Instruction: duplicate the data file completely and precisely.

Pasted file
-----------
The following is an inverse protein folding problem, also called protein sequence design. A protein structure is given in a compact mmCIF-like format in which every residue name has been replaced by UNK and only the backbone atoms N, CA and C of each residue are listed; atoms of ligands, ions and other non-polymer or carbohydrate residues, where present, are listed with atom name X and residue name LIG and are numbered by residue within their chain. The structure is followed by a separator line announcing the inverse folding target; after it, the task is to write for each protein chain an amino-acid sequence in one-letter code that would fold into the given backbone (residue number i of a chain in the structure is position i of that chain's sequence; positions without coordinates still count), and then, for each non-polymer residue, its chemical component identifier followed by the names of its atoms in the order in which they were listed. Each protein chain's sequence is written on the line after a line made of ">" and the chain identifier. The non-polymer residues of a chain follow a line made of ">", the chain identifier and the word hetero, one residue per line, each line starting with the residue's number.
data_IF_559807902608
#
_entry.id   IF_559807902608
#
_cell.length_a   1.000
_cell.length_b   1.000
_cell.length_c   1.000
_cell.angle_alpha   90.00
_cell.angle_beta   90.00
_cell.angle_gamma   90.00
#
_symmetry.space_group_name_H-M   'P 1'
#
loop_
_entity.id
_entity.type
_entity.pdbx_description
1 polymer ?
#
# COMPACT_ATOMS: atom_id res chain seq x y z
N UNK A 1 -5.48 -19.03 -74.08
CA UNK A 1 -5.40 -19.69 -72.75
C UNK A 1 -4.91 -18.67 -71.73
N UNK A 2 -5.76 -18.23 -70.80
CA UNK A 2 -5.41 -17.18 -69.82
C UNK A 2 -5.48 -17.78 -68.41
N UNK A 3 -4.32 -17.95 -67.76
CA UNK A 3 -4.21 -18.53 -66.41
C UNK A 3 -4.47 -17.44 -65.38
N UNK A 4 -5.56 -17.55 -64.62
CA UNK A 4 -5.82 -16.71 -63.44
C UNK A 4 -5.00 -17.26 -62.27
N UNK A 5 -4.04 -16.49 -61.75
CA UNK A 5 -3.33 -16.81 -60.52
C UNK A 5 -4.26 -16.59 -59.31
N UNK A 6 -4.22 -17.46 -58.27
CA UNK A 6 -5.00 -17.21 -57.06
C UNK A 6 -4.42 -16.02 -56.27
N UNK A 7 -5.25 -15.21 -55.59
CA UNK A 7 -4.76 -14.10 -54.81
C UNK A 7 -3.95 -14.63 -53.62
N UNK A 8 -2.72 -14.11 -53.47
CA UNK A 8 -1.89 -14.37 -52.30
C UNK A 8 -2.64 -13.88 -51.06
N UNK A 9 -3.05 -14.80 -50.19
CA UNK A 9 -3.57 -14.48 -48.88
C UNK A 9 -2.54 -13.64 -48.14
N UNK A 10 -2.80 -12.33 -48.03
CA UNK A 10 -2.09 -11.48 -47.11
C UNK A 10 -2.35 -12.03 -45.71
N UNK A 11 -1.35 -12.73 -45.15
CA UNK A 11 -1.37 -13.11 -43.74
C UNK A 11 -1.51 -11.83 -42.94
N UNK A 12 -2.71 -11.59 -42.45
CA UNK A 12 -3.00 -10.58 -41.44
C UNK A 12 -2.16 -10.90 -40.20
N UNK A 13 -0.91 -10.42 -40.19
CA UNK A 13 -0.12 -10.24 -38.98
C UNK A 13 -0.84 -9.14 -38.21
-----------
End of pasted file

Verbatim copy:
The following is an inverse protein folding problem, also called protein sequence design. A protein structure is given in a compact mmCIF-like format in which every residue name has been replaced by UNK and only the backbone atoms N, CA and C of each residue are listed; atoms of ligands, ions and other non-polymer or carbohydrate residues, where present, are listed with atom name X and residue name LIG and are numbered by residue within their chain. The structure is followed by a separator line announcing the inverse folding target; after it, the task is to write for each protein chain an amino-acid sequence in one-letter code that would fold into the given backbone (residue number i of a chain in the structure is position i of that chain's sequence; positions without coordinates still count), and then, for each non-polymer residue, its chemical component identifier followed by the names of its atoms in the order in which they were listed. Each protein chain's sequence is written on the line after a line made of ">" and the chain identifier. The non-polymer residues of a chain follow a line made of ">", the chain identifier and the word hetero, one residue per line, each line starting with the residue's number.
data_IF_559807902608
#
_entry.id   IF_559807902608
#
_cell.length_a   1.000
_cell.length_b   1.000
_cell.length_c   1.000
_cell.angle_alpha   90.00
_cell.angle_beta   90.00
_cell.angle_gamma   90.00
#
_symmetry.space_group_name_H-M   'P 1'
#
loop_
_entity.id
_entity.type
_entity.pdbx_description
1 polymer ?
#
# COMPACT_ATOMS: atom_id res chain seq x y z
N UNK A 1 -5.48 -19.03 -74.08
CA UNK A 1 -5.40 -19.69 -72.75
C UNK A 1 -4.91 -18.67 -71.73
N UNK A 2 -5.76 -18.23 -70.80
CA UNK A 2 -5.41 -17.18 -69.82
C UNK A 2 -5.48 -17.78 -68.41
N UNK A 3 -4.32 -17.95 -67.76
CA UNK A 3 -4.21 -18.53 -66.41
C UNK A 3 -4.47 -17.44 -65.38
N UNK A 4 -5.56 -17.55 -64.62
CA UNK A 4 -5.82 -16.71 -63.44
C UNK A 4 -5.00 -17.26 -62.27
N UNK A 5 -4.04 -16.49 -61.75
CA UNK A 5 -3.33 -16.81 -60.52
C UNK A 5 -4.26 -16.59 -59.31
N UNK A 6 -4.22 -17.46 -58.27
CA UNK A 6 -5.00 -17.21 -57.06
C UNK A 6 -4.42 -16.02 -56.27
N UNK A 7 -5.25 -15.21 -55.59
CA UNK A 7 -4.76 -14.10 -54.81
C UNK A 7 -3.95 -14.63 -53.62
N UNK A 8 -2.72 -14.11 -53.47
CA UNK A 8 -1.89 -14.37 -52.30
C UNK A 8 -2.64 -13.88 -51.06
N UNK A 9 -3.05 -14.80 -50.19
CA UNK A 9 -3.57 -14.48 -48.88
C UNK A 9 -2.54 -13.64 -48.14
N UNK A 10 -2.80 -12.33 -48.03
CA UNK A 10 -2.09 -11.48 -47.11
C UNK A 10 -2.35 -12.03 -45.71
N UNK A 11 -1.35 -12.73 -45.15
CA UNK A 11 -1.37 -13.11 -43.74
C UNK A 11 -1.51 -11.83 -42.94
N UNK A 12 -2.71 -11.59 -42.45
CA UNK A 12 -3.00 -10.58 -41.44
C UNK A 12 -2.16 -10.90 -40.20
N UNK A 13 -0.91 -10.42 -40.19
CA UNK A 13 -0.12 -10.24 -38.98
C UNK A 13 -0.84 -9.14 -38.21